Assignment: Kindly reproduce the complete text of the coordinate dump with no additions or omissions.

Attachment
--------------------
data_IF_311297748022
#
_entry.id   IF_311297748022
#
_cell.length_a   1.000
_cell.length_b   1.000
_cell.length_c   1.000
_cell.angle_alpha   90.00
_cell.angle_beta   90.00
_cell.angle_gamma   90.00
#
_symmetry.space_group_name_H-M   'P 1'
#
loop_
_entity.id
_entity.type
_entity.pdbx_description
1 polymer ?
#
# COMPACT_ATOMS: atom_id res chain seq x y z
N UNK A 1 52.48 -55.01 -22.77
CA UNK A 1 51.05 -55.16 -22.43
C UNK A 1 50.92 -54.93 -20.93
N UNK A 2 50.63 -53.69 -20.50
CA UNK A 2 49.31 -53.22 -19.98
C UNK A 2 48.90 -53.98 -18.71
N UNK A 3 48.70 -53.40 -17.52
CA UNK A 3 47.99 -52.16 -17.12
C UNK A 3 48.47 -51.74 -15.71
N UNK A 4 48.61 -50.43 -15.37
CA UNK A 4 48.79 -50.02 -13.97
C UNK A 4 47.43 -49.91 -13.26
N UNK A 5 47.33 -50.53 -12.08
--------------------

data_IF_311297748022
#
_entry.id   IF_311297748022
#
_cell.length_a   1.000
_cell.length_b   1.000
_cell.length_c   1.000
_cell.angle_alpha   90.00
_cell.angle_beta   90.00
_cell.angle_gamma   90.00
#
_symmetry.space_group_name_H-M   'P 1'
#
loop_
_entity.id
_entity.type
_entity.pdbx_description
1 polymer ?
#
# COMPACT_ATOMS: atom_id res chain seq x y z
N UNK A 1 52.48 -55.01 -22.77
CA UNK A 1 51.05 -55.16 -22.43
C UNK A 1 50.92 -54.93 -20.93
N UNK A 2 50.63 -53.69 -20.50
CA UNK A 2 49.31 -53.22 -19.98
C UNK A 2 48.90 -53.98 -18.71
N UNK A 3 48.70 -53.40 -17.52
CA UNK A 3 47.99 -52.16 -17.12
C UNK A 3 48.47 -51.74 -15.71
N UNK A 4 48.61 -50.43 -15.37
CA UNK A 4 48.79 -50.02 -13.97
C UNK A 4 47.43 -49.91 -13.26
N UNK A 5 47.33 -50.53 -12.08